Over the course of buying or a selling a home, you may hear about radon. Many people may ask “What is radon?” and “What’s the concern?” Radon is a radioactive gas that is virtually undetectable by our five senses. It’s the by-product of radioactive decaying uranium found naturally in rock, soil, and water. As the uranium breaks down it releases radon gas which rises through the ground into the air. It can also be dissolved into water.
Should I be concerned?
According to the Surgeon General, radon is the second leading cause of lung cancer among Americans, just behind smoking. Breathing radon gas and in some cases drinking radon in water over an extended period of time increases a person’s risk for health complications. The EPA has stated that any exposure over 4pCi/L is considered high and should be avoided. Uranium can be found in the ground in all fifty states and therefore so can radon. The EPA has classified the country into three zones depending on the levels of radon found in the area. Florida is classified mostly in zone 2 with a few counties listed in the higher zone 3. Radon gas can enter a home through cracks in the foundation, windows, utility fittings, and sump pumps.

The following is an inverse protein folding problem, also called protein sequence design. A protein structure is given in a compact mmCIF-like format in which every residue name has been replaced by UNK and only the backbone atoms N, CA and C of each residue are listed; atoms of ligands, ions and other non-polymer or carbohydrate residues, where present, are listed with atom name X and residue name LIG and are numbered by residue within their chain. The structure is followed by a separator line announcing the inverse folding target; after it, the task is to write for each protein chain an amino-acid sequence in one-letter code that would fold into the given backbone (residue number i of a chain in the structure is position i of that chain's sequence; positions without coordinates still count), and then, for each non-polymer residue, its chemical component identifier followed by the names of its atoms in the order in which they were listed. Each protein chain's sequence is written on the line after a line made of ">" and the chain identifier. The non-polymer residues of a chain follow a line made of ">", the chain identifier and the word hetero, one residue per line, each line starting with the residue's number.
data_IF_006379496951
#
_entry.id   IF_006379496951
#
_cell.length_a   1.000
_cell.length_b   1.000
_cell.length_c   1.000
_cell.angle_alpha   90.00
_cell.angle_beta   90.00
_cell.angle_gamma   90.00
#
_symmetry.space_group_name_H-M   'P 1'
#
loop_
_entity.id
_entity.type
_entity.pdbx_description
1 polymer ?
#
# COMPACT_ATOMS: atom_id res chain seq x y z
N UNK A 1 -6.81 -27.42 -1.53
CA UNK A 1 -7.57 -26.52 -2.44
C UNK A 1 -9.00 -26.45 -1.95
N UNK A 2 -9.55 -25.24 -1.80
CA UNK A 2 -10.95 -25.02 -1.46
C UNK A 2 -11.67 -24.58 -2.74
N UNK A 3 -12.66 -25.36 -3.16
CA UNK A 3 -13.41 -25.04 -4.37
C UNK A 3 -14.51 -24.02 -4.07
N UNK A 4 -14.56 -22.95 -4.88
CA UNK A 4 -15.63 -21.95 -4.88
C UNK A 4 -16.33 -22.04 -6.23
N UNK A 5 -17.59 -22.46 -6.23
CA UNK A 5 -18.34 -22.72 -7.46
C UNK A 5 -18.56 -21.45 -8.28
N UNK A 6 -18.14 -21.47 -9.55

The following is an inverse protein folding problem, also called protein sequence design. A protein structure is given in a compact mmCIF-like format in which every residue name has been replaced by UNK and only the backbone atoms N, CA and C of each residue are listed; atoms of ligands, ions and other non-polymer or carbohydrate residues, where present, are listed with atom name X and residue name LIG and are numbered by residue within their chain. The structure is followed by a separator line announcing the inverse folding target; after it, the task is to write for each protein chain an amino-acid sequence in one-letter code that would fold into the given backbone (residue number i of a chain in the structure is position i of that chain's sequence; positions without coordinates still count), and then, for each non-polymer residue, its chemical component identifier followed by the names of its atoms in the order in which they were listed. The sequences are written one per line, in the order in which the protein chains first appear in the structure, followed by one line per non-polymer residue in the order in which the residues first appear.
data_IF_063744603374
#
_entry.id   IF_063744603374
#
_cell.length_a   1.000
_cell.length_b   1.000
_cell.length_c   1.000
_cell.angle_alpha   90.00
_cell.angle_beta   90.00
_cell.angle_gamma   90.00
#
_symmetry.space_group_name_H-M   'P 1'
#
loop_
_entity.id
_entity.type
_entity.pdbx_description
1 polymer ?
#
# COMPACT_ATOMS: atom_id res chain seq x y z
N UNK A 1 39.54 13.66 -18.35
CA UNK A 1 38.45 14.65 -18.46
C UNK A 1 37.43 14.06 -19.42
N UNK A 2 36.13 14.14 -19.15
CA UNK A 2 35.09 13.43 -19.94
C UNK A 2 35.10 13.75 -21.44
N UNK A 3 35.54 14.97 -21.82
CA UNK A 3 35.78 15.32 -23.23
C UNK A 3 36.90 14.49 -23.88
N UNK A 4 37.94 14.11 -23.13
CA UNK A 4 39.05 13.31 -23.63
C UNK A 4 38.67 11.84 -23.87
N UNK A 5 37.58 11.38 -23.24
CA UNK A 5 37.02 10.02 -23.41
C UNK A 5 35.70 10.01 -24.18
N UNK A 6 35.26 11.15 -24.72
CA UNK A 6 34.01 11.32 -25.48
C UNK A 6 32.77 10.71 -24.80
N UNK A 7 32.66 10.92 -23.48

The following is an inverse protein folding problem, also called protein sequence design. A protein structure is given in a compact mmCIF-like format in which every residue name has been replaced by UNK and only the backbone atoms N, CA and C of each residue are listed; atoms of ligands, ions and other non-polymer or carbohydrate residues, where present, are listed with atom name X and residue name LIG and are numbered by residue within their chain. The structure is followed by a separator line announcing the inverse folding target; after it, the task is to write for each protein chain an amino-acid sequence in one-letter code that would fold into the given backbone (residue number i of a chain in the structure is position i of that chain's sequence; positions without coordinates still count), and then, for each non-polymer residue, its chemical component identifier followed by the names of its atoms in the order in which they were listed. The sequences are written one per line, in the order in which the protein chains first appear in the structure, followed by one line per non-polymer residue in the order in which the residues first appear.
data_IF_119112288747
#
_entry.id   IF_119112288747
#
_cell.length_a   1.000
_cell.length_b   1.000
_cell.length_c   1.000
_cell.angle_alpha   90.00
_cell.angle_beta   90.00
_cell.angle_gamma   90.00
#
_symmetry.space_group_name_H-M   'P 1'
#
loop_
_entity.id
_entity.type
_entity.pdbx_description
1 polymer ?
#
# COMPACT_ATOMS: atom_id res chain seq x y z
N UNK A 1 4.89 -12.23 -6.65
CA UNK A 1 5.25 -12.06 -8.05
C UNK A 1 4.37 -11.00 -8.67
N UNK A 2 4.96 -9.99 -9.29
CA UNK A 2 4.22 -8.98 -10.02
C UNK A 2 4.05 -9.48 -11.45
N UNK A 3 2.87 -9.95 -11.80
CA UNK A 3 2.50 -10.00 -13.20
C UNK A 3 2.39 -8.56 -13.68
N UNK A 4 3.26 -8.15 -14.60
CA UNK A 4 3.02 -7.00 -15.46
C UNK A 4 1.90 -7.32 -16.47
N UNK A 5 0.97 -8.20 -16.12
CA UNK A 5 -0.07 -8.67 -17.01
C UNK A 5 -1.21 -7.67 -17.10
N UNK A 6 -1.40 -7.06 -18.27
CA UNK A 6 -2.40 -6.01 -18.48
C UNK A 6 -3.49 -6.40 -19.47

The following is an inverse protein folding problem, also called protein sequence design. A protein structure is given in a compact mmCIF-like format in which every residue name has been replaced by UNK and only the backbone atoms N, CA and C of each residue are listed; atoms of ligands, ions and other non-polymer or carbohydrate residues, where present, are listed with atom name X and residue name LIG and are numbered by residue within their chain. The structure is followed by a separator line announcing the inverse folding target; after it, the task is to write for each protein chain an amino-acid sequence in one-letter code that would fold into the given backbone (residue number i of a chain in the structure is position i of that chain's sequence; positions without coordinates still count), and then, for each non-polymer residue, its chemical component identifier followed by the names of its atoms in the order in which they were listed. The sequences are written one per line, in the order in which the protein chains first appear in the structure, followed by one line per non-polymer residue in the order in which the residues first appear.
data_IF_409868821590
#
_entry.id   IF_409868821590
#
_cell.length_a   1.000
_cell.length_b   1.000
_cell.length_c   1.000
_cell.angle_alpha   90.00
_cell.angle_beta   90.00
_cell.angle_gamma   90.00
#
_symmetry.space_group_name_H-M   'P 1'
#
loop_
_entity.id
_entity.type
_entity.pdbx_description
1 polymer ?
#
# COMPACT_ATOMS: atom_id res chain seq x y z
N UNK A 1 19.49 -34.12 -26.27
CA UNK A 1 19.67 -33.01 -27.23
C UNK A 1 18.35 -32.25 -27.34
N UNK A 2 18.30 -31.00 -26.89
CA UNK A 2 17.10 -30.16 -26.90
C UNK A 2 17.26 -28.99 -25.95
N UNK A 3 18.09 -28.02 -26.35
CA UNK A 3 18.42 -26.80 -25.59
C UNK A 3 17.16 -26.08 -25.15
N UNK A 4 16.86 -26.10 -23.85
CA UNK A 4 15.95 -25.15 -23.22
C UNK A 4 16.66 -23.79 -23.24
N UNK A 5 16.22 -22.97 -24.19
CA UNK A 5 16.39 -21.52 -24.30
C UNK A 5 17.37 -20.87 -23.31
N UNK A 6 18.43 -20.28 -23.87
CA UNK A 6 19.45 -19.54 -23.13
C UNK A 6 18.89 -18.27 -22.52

What should homeowners do?
Homeowners and buyers should both educate themselves on radon. If a homeowner is considering selling their home, they can have the home tested prior to listing. Sellers should be aware that any radon testing and their results need to be disclosed at the time of listing. If a person is considering purchasing a home, a radon test can be requested as part of the home inspection. If the results come back 4 pCi/L or higher the EPA recommends that a plan to mitigate the radon be agreed upon. There are systems that can be installed and/or repairs made to the home to reduce the amount of radon entering a home.
While the EPA and Surgeon General have acknowledged radon is a serious issue, it doesn’t spell disaster for a home’s sale. Radon can be found in all types of homes, old and new. Mitigation systems and home repairs and modifications can reduce the levels in a home making it safe for occupation and an attractive property to market.